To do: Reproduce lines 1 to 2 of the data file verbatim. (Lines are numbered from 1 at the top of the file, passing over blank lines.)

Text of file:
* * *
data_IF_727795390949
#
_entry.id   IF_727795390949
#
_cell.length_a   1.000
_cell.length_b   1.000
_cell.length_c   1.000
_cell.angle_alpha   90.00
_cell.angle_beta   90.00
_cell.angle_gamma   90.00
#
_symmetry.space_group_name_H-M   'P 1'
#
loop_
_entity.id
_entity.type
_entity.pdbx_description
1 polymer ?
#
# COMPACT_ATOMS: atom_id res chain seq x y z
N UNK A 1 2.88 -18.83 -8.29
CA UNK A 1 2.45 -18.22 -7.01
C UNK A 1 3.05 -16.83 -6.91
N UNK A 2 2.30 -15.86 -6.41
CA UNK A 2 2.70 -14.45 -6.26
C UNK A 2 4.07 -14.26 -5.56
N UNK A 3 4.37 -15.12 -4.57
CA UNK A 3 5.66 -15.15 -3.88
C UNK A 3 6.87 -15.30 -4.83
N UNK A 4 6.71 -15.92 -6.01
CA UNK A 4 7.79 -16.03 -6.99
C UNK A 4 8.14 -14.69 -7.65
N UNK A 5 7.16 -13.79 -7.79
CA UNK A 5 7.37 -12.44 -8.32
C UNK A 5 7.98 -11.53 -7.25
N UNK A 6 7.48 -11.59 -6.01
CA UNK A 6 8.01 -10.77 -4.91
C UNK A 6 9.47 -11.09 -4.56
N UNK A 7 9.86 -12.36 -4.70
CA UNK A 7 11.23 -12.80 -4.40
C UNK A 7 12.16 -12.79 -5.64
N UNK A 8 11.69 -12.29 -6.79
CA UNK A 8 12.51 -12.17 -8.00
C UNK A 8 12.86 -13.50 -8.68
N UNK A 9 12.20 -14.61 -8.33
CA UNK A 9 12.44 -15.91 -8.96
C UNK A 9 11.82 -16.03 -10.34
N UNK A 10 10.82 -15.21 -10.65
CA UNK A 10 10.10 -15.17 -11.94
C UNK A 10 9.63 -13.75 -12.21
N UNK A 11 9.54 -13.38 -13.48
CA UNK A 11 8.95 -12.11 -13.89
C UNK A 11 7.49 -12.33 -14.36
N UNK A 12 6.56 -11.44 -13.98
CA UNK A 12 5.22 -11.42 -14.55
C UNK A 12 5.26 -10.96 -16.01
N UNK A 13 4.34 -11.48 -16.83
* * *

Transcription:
data_IF_727795390949
#